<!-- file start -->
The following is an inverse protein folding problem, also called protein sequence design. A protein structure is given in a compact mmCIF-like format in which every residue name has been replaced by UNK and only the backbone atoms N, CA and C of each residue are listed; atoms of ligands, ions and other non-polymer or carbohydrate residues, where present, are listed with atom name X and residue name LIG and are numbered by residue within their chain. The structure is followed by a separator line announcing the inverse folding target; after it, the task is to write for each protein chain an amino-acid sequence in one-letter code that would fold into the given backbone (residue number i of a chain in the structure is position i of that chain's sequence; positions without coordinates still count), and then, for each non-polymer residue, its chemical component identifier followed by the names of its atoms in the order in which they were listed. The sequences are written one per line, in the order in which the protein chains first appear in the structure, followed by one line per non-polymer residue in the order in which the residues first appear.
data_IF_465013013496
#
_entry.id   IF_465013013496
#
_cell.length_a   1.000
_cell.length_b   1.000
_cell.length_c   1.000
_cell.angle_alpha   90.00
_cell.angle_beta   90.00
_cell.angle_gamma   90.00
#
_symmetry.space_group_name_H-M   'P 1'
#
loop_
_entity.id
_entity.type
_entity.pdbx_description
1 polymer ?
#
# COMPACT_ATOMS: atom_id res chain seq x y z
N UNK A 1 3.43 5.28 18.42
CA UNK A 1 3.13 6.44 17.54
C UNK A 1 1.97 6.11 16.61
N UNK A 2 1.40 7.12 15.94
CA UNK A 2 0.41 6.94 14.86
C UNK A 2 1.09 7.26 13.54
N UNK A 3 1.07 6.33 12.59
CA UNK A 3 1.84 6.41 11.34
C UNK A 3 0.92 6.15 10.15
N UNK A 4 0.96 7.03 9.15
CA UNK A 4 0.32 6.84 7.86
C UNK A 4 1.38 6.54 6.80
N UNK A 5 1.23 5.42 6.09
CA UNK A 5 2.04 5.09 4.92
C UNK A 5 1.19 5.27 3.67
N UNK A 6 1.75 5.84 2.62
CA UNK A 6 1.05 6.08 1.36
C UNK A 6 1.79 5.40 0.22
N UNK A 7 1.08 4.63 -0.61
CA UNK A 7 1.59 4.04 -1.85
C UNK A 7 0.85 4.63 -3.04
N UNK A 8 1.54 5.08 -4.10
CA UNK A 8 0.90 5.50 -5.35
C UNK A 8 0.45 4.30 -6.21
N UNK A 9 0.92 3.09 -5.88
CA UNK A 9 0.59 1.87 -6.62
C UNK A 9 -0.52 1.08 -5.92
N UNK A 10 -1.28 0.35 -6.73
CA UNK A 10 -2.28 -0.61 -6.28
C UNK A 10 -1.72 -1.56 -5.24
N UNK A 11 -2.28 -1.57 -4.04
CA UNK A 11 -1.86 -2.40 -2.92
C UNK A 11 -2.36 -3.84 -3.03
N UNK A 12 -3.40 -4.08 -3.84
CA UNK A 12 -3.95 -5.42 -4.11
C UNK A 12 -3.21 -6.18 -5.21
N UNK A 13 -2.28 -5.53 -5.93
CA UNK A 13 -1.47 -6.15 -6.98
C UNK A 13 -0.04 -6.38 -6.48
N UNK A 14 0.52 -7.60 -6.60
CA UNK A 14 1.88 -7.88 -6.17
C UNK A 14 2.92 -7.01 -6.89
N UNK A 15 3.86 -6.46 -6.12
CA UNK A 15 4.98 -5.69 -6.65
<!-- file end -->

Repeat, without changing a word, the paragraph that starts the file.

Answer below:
The following is an inverse protein folding problem, also called protein sequence design. A protein structure is given in a compact mmCIF-like format in which every residue name has been replaced by UNK and only the backbone atoms N, CA and C of each residue are listed; atoms of ligands, ions and other non-polymer or carbohydrate residues, where present, are listed with atom name X and residue name LIG and are numbered by residue within their chain. The structure is followed by a separator line announcing the inverse folding target; after it, the task is to write for each protein chain an amino-acid sequence in one-letter code that would fold into the given backbone (residue number i of a chain in the structure is position i of that chain's sequence; positions without coordinates still count), and then, for each non-polymer residue, its chemical component identifier followed by the names of its atoms in the order in which they were listed. The sequences are written one per line, in the order in which the protein chains first appear in the structure, followed by one line per non-polymer residue in the order in which the residues first appear.